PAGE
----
Can software revolutionise childcare?

Mark Woodland, founder of childcare centre app Xplor. Photographer: James Braund.

Xplor founder Mark Woodland took a “very small problem” and came up with a very big solution to revolutionise the childcare sector.

Mark Woodland stumbled into entrepreneurship. The 33-year-old founder of Xplor, a multi-platform software system for the education sector, debuted on the BRW Australia’s Young Rich List in 2016 with an estimated net worth of A$54 million.

It’s a remarkable achievement, given that seven years ago Woodland had quit the army and was working as the receptionist at his mother’s childcare centre. He had no experience or training in either child care or business. What he did have was insight, and a determination to solve what he saw as a glaring problem with his mother’s business. 

The retired school principal had opened her childcare service in suburban Melbourne but found herself bogged down in administration and reporting, rather than engaging with the children.

Woodland took over so his mother could escape the office to be with her young charges. However, he became frustrated with what he saw as an archaic system of multiple data entry, numerous reporting systems and constant reassurance of parents. He resolved to find a better way.

“This is the first time for a very long time there’s been a brand in education that people have wanted to get behind.”

After an app developer quoted what Woodland calls “a stupid amount of money” for his “crazy idea” to incorporate all the operations into one, Woodland taught himself computer code and developed the software himself.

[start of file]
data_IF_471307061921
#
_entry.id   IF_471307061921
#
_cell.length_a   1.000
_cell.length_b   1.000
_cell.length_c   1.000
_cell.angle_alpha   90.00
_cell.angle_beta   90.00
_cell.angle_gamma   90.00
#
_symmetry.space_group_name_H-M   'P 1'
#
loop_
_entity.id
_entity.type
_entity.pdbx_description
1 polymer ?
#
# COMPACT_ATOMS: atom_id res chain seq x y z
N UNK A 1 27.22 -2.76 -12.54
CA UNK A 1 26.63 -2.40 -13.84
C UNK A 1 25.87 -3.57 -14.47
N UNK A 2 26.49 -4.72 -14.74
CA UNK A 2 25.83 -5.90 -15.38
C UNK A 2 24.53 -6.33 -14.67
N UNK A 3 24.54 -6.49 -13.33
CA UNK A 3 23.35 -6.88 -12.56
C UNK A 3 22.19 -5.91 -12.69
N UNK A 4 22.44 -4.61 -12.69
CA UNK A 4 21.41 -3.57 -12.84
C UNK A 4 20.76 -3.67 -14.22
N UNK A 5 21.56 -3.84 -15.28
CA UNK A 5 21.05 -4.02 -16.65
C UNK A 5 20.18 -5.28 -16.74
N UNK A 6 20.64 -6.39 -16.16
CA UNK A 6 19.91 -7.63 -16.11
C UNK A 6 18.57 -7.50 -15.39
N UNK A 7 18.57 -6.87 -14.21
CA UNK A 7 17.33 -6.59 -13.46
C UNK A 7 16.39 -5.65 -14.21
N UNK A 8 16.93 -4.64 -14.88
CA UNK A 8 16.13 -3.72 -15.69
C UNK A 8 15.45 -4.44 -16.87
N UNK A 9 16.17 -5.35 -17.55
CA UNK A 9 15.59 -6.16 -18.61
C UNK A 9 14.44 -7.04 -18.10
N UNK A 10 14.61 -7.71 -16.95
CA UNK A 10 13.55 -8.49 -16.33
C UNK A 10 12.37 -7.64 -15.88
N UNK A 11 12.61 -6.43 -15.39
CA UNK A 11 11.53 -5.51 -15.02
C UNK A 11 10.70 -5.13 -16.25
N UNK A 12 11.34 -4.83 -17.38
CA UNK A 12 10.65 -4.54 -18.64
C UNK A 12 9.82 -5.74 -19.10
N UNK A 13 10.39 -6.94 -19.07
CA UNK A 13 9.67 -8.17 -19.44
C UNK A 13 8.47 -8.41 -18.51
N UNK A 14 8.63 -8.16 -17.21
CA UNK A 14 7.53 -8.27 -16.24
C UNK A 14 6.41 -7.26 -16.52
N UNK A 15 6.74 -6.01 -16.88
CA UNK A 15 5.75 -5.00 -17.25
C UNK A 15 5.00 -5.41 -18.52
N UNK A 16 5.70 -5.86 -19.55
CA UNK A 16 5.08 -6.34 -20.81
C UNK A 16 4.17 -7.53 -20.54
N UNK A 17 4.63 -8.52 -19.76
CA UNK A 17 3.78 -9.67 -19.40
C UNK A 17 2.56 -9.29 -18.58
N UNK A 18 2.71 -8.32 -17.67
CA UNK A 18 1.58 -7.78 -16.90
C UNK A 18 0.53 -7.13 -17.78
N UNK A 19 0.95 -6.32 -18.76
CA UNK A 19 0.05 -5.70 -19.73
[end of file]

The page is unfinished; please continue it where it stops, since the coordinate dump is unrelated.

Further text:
It was the skeleton for what has become Xplor, an end-to-end operating system that allows childcare centres to communicate in real time with the children’s parents by sharing photos, messages and videos while also accepting payments, monitoring data and managing reporting obligations.

Launched in August 2015, Xplor helped change the outlook for the childcare centre, which had been navigating rough financial waters. Woodland went on to open two more centres, but after people caught wind of the software he’d built, these were sold to fund the building of Xplor into a saleable product.

“It turns out my very small problem in a very small childcare centre was a problem everyone was experiencing,” Woodland says.

Xplor is given to childcare centres for free, and Xplor also gifts the associated hardware – an Apple iPod Touch – to each educator.

The cost is borne by the parents. For A$2.50 per week they get easier sign-in procedures, access to their child’s records at the touch of a button, and the ability to log in to see live-streaming or photo updates of their child’s day.

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Xplor’s growth has been mostly organic. Woodland was so busy coping with the rollout demand for Xplor that he turned away investors.

He even turned down an approach by one of Australia’s largest venture capitalists, AirTree, not knowing what it was or what it could do. 

AirTree persisted and locked in a A$6 million funding round in June 2016, adding the expertise to manage Xplor’s explosive growth. 

In eight months, Xplor grew from four staff to 40 and is now in 1200 Australian childcare centres, 350 in Malaysia, 100 in the US and 36 in the UK. It has expanded into schools, family day care and has had interest from the aged-care sector. 

On the back of the US success, Woodland will head up an Xplor presence in America from June.

“This is the first time for a very long time there’s been a brand in education that people have wanted to get behind,” he says. 

“No one has been willing to make education sexy and we have slotted into that spot, and people want to be involved. They can see the vision we have.” 

One piece of advice

“Don’t do it for the money; life is too short. Find your passion, back yourself and do it. And don’t give up.”

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June 2017
June 2017

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